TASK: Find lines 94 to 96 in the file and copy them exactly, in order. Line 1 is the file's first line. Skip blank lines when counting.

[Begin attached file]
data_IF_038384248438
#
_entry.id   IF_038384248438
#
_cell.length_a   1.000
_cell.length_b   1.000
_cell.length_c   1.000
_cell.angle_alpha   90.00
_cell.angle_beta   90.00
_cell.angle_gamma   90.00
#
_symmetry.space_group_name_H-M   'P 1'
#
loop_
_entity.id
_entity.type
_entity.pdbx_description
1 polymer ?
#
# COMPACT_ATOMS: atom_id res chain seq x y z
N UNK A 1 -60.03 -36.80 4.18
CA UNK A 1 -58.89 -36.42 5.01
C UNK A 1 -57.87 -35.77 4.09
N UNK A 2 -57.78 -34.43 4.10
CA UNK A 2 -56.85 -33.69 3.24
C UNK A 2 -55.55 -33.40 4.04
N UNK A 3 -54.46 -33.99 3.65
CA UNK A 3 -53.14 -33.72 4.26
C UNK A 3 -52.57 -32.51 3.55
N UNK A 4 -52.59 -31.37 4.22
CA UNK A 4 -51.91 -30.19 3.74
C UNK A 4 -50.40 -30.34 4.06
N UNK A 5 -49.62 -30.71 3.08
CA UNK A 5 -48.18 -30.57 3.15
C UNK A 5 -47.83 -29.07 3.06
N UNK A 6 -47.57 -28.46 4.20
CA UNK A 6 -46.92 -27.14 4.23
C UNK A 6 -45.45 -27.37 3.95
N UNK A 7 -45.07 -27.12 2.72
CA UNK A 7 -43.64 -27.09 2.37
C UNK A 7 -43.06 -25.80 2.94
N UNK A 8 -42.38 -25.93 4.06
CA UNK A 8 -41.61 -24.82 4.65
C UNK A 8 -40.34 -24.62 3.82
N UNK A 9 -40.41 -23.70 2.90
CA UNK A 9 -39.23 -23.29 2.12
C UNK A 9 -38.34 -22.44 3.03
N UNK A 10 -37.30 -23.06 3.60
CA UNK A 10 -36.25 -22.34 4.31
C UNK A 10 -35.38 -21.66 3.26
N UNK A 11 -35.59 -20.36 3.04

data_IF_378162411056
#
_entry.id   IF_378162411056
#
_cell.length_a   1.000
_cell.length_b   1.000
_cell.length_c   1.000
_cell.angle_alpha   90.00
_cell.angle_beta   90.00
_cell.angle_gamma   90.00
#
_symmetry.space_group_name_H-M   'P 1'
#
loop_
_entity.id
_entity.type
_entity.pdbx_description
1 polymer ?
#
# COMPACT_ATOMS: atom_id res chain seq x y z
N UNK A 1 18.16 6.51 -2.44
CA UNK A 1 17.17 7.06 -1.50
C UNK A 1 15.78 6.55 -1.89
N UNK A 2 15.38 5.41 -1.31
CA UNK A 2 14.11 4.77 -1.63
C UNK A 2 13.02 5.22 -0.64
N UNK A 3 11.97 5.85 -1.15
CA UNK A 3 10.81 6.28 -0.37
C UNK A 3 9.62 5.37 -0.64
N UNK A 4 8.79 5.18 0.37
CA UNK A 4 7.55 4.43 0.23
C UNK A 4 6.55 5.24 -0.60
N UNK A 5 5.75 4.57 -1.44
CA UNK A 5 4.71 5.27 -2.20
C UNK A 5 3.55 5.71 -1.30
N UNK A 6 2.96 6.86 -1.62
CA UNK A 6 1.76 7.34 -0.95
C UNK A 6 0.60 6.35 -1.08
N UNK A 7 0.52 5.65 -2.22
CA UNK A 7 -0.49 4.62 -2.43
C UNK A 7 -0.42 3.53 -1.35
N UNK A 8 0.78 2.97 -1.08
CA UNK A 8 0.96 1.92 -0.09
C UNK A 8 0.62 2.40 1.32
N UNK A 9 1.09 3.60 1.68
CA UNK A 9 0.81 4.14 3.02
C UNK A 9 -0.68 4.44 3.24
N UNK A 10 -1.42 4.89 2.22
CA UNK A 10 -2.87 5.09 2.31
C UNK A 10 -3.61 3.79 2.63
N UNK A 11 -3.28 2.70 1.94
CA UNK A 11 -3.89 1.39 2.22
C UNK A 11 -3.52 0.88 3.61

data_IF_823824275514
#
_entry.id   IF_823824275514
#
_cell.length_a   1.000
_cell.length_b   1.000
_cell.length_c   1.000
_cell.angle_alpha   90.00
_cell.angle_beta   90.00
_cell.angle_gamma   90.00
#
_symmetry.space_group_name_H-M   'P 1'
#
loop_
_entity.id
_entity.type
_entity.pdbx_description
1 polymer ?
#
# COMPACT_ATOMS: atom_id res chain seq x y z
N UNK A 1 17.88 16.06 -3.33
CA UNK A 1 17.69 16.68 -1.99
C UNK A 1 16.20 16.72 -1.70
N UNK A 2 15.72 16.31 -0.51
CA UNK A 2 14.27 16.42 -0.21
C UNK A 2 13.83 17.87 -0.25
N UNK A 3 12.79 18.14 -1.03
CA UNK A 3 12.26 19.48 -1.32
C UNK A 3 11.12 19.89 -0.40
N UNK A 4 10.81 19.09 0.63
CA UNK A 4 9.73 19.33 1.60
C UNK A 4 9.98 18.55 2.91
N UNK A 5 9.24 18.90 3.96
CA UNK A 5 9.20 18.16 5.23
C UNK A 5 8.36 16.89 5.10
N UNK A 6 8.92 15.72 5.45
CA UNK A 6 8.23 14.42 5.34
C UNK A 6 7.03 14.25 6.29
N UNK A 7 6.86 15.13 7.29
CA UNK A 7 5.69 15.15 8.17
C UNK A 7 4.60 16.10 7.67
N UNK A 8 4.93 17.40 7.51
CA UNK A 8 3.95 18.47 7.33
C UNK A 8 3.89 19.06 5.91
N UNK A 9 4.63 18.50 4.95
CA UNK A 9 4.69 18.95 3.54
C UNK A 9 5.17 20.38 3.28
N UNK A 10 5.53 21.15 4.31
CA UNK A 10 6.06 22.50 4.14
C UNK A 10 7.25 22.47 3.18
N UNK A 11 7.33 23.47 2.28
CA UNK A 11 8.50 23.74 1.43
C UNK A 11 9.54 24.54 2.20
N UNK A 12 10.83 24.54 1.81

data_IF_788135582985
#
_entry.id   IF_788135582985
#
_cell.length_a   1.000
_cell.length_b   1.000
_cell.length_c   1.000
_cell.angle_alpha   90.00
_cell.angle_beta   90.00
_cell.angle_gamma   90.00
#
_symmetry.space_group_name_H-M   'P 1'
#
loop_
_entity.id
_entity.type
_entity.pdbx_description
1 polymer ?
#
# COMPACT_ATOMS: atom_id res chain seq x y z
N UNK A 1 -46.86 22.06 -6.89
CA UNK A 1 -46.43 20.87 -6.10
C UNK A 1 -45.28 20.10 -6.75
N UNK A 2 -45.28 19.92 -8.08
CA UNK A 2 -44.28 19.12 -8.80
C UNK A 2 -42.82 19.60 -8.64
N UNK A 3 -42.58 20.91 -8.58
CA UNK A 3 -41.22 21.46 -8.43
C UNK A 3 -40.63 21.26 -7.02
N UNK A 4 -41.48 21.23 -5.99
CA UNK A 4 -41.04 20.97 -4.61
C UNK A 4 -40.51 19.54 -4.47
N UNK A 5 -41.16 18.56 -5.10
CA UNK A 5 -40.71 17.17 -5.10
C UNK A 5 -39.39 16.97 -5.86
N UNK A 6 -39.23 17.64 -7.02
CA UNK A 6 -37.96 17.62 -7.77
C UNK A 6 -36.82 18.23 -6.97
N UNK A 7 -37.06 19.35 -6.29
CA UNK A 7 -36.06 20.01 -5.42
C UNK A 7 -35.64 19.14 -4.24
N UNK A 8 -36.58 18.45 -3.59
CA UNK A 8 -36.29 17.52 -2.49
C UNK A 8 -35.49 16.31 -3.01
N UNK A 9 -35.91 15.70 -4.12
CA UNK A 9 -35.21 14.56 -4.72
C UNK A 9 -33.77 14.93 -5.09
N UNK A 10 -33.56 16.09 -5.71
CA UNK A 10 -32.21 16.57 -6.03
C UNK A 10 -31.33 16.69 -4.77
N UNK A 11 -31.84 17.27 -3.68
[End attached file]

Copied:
CA UNK A 8 0.96 1.92 -0.09
C UNK A 8 0.62 2.40 1.32
N UNK A 9 1.09 3.60 1.68